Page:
We Are Not Modern – Comme Chez Soi – Brussels
At a recent conference on the convergences and divergences of food cultures – there actually are such funded academic gatherings – I argued that cuisines could vanish. While appearing robust, they are often, in reality, distressingly fragile. For dramatic emphasis I pointed to the remarkable disappearance of classic French cuisine, a cuisine that has gone from dominant to absent in less than half a century. Here was a cuisine that could never die, but did exactly that. Where can one find those wondrously heavy sauces that so admirably contributed to lowering life expectancies among the rich and powerful? The days of roux are done. Do diners dream of mirapoix? Grand restaurants in Paris – and New York – once ladled out the cream and the butter, and every well-made sauce was flour-based: the gluten-or–lactose intolerants were in the closet. Vegans had to live by a code of don’t ask, don’t eat.
Classic French cuisine was the venerated culinary style for over a century – the natural zenith of cuisine. But when it came crashing down with a push from Nouvelle Cuisine, a nudge from Gault-Millau, and a prod from the health police, the collapse of the caloric tower was total. Who cooks Escoffier today?
Some restaurants exist that are classic-lite – La Grenouille in New York is one – but their cuisine, as presented today, would be thin gruel for the beau monde in 1960.
The night the conference adjourned, I found myself in such a restaurant, the double Michelin-starred Comme Chez Soi (“Just Like Home”), that reflects a classical-lite cuisine with all of its loving style and its drawbacks. Comme Chez Soi is a restaurant that abjures the sharp elbows of the contemporary style. Its heart is in the 1890s – along with its splendid Art Nouveau décor - even if the kitchen is producing a more contemporary version of a classical cuisine at which Careme might scoff. This is a restaurant that is run by the fourth generation of the Wynants family, a low country tradition. But it isn’t your granddad’s restaurant, even if it might wish to be. For many decades the restaurant was run by the great Belgian chef Pierre Wynants, and currently the kitchen is managed by his son-in-law Lionel Rigolet. Perhaps it is true that contemporary diners would rise in anger and disgust at the true classics, but such a claim reminds us that there are limits that you are what you eat. Sometimes dishes are unavailable: there are some culinary selves that we can not be.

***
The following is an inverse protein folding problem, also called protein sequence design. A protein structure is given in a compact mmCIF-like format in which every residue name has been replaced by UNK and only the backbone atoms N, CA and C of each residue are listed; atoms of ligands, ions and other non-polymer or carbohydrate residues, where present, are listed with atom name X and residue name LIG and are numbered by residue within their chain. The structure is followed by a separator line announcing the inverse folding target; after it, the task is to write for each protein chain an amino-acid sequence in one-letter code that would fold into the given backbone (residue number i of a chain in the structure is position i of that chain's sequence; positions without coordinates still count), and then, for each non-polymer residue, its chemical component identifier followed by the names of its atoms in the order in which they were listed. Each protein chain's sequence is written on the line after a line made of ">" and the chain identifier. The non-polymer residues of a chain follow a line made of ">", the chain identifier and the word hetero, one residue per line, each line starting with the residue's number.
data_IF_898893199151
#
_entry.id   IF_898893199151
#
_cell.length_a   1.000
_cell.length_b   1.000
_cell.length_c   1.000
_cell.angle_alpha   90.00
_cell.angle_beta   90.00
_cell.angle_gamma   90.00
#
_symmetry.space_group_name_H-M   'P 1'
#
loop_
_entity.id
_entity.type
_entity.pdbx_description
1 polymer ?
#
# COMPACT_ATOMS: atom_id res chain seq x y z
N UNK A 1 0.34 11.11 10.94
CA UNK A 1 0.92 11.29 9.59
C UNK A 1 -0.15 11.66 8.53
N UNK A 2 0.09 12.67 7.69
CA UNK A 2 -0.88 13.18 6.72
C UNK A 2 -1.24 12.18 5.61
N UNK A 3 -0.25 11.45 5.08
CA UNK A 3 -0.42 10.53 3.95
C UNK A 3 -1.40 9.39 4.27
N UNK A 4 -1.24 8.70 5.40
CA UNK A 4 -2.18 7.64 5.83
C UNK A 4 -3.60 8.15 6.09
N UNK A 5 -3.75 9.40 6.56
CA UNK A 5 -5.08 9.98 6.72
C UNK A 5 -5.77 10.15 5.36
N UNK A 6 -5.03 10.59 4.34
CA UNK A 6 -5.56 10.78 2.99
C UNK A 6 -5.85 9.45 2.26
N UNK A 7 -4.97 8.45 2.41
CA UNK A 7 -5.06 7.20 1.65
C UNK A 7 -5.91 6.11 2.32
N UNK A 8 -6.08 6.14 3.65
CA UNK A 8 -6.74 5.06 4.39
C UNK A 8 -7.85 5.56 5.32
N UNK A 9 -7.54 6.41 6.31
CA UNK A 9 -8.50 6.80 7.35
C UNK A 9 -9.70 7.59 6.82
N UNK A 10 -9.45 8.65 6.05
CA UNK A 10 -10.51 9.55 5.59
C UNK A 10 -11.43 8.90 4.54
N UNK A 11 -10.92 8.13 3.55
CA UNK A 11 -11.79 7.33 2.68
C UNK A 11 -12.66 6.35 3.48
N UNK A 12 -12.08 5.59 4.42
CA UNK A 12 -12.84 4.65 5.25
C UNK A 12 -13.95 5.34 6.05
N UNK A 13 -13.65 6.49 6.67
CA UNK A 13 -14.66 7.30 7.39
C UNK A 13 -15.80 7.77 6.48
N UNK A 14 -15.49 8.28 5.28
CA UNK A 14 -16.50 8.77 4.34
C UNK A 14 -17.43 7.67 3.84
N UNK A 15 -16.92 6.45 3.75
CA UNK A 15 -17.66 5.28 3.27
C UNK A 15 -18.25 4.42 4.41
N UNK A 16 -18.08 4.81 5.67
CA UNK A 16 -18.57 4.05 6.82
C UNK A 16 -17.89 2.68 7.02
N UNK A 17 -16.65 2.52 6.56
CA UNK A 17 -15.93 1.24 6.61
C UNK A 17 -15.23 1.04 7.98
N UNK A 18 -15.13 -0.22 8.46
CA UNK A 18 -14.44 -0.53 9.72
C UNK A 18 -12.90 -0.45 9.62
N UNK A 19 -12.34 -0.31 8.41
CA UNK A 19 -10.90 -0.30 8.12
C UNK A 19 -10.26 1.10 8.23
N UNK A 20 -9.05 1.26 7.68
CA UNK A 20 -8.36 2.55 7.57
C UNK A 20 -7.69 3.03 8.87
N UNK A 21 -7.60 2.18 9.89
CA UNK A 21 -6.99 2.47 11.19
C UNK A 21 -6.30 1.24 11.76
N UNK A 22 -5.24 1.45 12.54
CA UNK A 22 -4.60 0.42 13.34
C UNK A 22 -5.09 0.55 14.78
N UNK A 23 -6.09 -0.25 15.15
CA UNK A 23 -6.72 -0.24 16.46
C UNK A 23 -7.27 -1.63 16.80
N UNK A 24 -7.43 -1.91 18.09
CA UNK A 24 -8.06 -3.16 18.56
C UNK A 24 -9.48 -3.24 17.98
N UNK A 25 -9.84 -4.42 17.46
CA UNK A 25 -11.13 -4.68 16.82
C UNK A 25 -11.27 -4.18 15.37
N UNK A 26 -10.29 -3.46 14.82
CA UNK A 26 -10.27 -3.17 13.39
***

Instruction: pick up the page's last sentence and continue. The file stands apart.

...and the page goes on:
I began with a light amuse of crackers with pink peppercorns, nice and spicy if not particularly daring, and a much more engaging pair of smoked halibut mille-feuilles. The latter were classic in style and conception, but with enough drama and visual appear to keep any contemporary diner sated.
My second amuse was, in fact, a trio: the third, fourth and fifth tastes of the night. The best of the three was a warm geleed fish consommé with microdiced vegetables. Any classic restaurant must be skilled in stock, and Comme Chez Soi shines in the broth department (if broths can be said to have a department). Further, in this one could see the compulsion of the classic restaurant for dicing, mincing, and chopping: mirapoix as religion. I suddenly shuddered to realize that dicing has become a lost art in modern cuisine. When does one find knife skills today? Not often.